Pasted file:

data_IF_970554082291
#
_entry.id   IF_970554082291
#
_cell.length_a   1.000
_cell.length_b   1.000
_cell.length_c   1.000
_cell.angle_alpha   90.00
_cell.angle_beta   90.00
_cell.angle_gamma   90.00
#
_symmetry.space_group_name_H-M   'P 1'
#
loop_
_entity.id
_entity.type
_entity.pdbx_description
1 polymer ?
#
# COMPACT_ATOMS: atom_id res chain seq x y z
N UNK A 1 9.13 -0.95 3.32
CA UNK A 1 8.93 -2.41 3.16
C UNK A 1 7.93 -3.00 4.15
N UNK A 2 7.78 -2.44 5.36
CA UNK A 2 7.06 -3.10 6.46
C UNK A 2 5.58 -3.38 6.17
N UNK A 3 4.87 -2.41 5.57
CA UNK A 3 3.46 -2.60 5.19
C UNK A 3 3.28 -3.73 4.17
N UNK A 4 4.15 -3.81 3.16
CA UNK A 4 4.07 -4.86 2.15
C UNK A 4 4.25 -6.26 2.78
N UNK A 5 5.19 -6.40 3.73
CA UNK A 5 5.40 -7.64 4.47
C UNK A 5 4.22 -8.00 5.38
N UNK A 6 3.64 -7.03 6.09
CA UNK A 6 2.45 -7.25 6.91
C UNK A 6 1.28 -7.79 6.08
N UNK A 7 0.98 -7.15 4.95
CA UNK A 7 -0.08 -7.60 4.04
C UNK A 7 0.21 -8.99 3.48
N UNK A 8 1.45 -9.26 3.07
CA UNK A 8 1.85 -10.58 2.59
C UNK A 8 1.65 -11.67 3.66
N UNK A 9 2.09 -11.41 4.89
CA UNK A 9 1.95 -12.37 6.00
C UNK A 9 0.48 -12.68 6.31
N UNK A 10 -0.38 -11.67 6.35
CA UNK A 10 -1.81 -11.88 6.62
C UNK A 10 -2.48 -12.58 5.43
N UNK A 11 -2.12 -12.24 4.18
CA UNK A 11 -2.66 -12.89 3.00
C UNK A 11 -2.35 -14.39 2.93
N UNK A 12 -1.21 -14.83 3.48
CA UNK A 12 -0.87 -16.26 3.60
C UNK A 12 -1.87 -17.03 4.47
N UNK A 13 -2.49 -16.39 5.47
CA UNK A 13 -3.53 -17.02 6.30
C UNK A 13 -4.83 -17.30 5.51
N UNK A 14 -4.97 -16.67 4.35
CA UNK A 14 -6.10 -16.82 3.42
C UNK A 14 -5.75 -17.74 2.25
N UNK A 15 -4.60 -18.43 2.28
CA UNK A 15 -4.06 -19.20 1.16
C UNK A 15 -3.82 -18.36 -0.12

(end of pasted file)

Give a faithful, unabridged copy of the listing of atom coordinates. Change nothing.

data_IF_970554082291
#
_entry.id   IF_970554082291
#
_cell.length_a   1.000
_cell.length_b   1.000
_cell.length_c   1.000
_cell.angle_alpha   90.00
_cell.angle_beta   90.00
_cell.angle_gamma   90.00
#
_symmetry.space_group_name_H-M   'P 1'
#
loop_
_entity.id
_entity.type
_entity.pdbx_description
1 polymer ?
#
# COMPACT_ATOMS: atom_id res chain seq x y z
N UNK A 1 9.13 -0.95 3.32
CA UNK A 1 8.93 -2.41 3.16
C UNK A 1 7.93 -3.00 4.15
N UNK A 2 7.78 -2.44 5.36
CA UNK A 2 7.06 -3.10 6.46
C UNK A 2 5.58 -3.38 6.17
N UNK A 3 4.87 -2.41 5.57
CA UNK A 3 3.46 -2.60 5.19
C UNK A 3 3.28 -3.73 4.17
N UNK A 4 4.15 -3.81 3.16
CA UNK A 4 4.07 -4.86 2.15
C UNK A 4 4.25 -6.26 2.78
N UNK A 5 5.19 -6.40 3.73
CA UNK A 5 5.40 -7.64 4.47
C UNK A 5 4.22 -8.00 5.38
N UNK A 6 3.64 -7.03 6.09
CA UNK A 6 2.45 -7.25 6.91
C UNK A 6 1.28 -7.79 6.08
N UNK A 7 0.98 -7.15 4.95
CA UNK A 7 -0.08 -7.60 4.04
C UNK A 7 0.21 -8.99 3.48
N UNK A 8 1.45 -9.26 3.07
CA UNK A 8 1.85 -10.58 2.59
C UNK A 8 1.65 -11.67 3.66
N UNK A 9 2.09 -11.41 4.89
CA UNK A 9 1.95 -12.37 6.00
C UNK A 9 0.48 -12.68 6.31
N UNK A 10 -0.38 -11.67 6.35
CA UNK A 10 -1.81 -11.88 6.62
C UNK A 10 -2.48 -12.58 5.43
N UNK A 11 -2.12 -12.24 4.18
CA UNK A 11 -2.66 -12.89 3.00
C UNK A 11 -2.35 -14.39 2.93
N UNK A 12 -1.21 -14.83 3.48
CA UNK A 12 -0.87 -16.26 3.60
C UNK A 12 -1.87 -17.03 4.47
N UNK A 13 -2.49 -16.39 5.47
CA UNK A 13 -3.53 -17.02 6.30
C UNK A 13 -4.83 -17.30 5.51
N UNK A 14 -4.97 -16.67 4.35
CA UNK A 14 -6.10 -16.82 3.42
C UNK A 14 -5.75 -17.74 2.25
N UNK A 15 -4.60 -18.43 2.28
CA UNK A 15 -4.06 -19.20 1.16
C UNK A 15 -3.82 -18.36 -0.12